Running your own business can be the fulfilment of a lifelong dream, but it also brings stresses and strains which sometimes contribute to relationship breakdown. It certainly adds complexity when trying to agree a financial settlement after divorce.
‘The key challenge is to achieve a fair settlement without jeopardising the long-term financial health of the business upon which both people may still need to rely,’ says Sarah Lightfoot-Webber, Head of Family with Lawcomm Solicitors. ‘Determining a valuation for any business takes skill and tends to be a more complex exercise than valuing other matrimonial assets such as the house or a pension.’
Obtaining a business valuation
Like all other matrimonial assets, it will be necessary to obtain a valuation of the family business or private company. In order to achieve a fair settlement, it will be necessary to understand what the company or business is worth and what income is generated from it.
It is usual for an independent valuer, normally an accountant, to be appointed in order that a true and fair assessment of the business can be made. They will need access to information and business accounts, and this is normally provided by way of ‘discovery’ when information is provided from the spouse(s) involved in the business.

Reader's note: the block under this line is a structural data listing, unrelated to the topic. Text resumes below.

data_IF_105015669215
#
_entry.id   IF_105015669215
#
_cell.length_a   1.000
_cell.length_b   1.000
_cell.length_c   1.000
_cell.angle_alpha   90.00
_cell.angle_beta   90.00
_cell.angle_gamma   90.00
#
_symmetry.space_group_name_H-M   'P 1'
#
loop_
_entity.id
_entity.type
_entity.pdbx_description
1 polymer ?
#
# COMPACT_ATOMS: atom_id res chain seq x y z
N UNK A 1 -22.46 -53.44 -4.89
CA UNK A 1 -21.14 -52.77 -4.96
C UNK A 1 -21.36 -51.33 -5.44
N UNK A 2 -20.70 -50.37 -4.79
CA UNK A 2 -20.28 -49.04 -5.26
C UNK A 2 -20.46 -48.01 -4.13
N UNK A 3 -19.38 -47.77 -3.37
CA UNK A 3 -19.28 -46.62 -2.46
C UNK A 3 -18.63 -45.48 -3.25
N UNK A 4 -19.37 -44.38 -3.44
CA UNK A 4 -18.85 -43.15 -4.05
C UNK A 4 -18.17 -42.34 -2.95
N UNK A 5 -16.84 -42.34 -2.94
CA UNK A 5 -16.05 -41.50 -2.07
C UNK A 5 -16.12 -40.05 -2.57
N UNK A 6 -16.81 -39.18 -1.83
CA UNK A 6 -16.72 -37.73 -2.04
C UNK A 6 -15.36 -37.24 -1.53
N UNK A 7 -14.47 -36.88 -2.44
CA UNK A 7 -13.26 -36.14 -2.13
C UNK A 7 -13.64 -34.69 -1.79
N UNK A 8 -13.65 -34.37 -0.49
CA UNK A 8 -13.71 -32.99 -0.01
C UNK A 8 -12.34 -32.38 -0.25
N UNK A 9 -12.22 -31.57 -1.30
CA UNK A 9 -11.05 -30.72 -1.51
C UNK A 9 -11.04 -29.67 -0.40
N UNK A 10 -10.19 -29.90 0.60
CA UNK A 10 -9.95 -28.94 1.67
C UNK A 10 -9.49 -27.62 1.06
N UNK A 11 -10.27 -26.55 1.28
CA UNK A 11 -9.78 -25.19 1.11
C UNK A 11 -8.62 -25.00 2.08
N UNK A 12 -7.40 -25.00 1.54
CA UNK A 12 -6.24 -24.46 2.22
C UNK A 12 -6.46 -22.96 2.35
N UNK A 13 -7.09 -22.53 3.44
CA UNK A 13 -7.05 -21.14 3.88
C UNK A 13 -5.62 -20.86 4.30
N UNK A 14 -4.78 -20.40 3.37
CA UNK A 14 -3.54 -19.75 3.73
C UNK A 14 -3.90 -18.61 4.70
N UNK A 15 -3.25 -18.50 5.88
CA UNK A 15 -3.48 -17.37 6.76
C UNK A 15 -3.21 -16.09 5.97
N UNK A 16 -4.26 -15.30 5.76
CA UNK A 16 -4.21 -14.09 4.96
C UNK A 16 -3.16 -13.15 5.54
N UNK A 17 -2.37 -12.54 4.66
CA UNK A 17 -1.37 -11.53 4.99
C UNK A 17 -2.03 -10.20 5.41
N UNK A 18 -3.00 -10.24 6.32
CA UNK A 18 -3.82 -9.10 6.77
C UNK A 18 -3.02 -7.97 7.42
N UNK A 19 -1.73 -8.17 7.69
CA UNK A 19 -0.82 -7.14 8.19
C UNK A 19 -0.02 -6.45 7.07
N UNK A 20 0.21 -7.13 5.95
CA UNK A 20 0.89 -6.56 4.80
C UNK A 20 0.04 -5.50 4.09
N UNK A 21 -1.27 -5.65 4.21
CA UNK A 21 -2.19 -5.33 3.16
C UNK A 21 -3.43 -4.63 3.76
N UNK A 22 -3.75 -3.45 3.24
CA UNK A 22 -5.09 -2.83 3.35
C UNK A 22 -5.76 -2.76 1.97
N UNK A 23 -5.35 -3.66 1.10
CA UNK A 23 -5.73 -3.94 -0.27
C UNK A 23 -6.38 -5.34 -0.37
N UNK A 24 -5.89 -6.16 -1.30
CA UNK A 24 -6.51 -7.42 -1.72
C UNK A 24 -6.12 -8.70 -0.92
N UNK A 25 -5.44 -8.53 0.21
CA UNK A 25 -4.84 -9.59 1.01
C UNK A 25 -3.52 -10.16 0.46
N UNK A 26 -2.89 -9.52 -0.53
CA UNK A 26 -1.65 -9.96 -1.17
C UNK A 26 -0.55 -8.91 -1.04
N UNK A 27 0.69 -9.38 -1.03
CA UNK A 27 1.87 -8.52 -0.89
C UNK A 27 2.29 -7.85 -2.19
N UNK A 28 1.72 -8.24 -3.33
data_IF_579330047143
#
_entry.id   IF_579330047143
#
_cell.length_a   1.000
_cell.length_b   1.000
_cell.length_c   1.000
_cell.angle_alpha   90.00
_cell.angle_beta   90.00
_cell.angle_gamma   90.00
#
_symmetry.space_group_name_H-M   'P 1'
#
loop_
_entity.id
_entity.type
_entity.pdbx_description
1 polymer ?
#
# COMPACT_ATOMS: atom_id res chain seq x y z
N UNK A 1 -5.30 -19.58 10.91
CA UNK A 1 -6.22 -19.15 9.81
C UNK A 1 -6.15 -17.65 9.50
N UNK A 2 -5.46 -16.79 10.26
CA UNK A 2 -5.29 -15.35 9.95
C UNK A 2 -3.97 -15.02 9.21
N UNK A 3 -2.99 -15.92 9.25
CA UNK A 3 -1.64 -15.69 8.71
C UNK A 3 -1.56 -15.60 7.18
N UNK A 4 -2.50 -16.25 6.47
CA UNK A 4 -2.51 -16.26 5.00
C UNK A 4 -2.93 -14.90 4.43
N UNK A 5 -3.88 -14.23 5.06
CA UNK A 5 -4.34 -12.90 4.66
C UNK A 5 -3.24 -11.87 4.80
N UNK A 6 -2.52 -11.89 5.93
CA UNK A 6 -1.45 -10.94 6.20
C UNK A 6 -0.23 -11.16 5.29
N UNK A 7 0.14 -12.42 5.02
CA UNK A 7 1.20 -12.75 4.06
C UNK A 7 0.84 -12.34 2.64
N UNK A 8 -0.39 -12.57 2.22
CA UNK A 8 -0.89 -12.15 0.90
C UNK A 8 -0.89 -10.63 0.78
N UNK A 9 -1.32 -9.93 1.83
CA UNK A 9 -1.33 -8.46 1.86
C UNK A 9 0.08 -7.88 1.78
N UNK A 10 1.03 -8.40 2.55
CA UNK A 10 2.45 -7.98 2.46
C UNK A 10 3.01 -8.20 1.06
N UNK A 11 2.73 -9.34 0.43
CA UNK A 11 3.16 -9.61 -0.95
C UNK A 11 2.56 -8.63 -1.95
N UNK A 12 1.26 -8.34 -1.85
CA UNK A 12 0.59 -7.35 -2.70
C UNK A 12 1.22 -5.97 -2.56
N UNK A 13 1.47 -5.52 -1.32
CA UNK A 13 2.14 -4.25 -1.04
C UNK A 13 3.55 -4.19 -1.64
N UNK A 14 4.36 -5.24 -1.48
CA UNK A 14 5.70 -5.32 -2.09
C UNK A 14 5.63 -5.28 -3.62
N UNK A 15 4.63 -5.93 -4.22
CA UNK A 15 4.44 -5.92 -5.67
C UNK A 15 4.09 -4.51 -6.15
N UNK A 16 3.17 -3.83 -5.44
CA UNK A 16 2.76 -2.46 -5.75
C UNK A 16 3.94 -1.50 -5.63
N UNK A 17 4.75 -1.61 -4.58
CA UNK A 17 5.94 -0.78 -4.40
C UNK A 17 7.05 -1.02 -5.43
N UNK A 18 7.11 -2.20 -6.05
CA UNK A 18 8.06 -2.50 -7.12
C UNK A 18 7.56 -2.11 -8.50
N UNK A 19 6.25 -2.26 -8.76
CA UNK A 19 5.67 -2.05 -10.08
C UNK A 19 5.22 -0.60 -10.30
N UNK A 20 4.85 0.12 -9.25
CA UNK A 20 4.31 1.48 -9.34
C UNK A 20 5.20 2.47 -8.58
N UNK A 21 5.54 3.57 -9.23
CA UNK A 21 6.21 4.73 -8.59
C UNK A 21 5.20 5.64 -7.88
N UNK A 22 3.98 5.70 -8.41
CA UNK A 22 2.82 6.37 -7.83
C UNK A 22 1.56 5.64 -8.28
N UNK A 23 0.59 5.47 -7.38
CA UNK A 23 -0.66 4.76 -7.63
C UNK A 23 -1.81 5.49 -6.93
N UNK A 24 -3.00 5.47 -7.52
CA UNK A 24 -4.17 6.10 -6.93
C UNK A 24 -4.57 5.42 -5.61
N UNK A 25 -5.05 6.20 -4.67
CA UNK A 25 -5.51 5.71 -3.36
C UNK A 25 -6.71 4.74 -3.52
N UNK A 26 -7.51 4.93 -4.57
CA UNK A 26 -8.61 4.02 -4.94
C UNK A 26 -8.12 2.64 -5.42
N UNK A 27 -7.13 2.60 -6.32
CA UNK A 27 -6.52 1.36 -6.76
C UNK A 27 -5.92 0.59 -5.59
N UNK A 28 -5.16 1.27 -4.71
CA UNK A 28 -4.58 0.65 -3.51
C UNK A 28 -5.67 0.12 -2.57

If any gaps in this information are suspected, then the valuer may request that further information is provided in order that they can provide an accurate valuation.
Reviewing a Pre-Nuptial Agreement
Aware of the risks to a family business, founders sometimes encourage or even insist that younger members enter a Pre-Nuptial Agreement when they get married to protect established business assets.
If you have such a Pre-Nuptial Agreement, the first step will be to look at this and see what was agreed. It is not uncommon for the capital value of a spouse’s interest in the business to be protected entirely in a Pre-Nuptial Agreement, meaning it is ring fenced from the assets to be divided. Sometimes the interest in the business is limited in a certain way, for example, only taking into account certain business assets or ventures.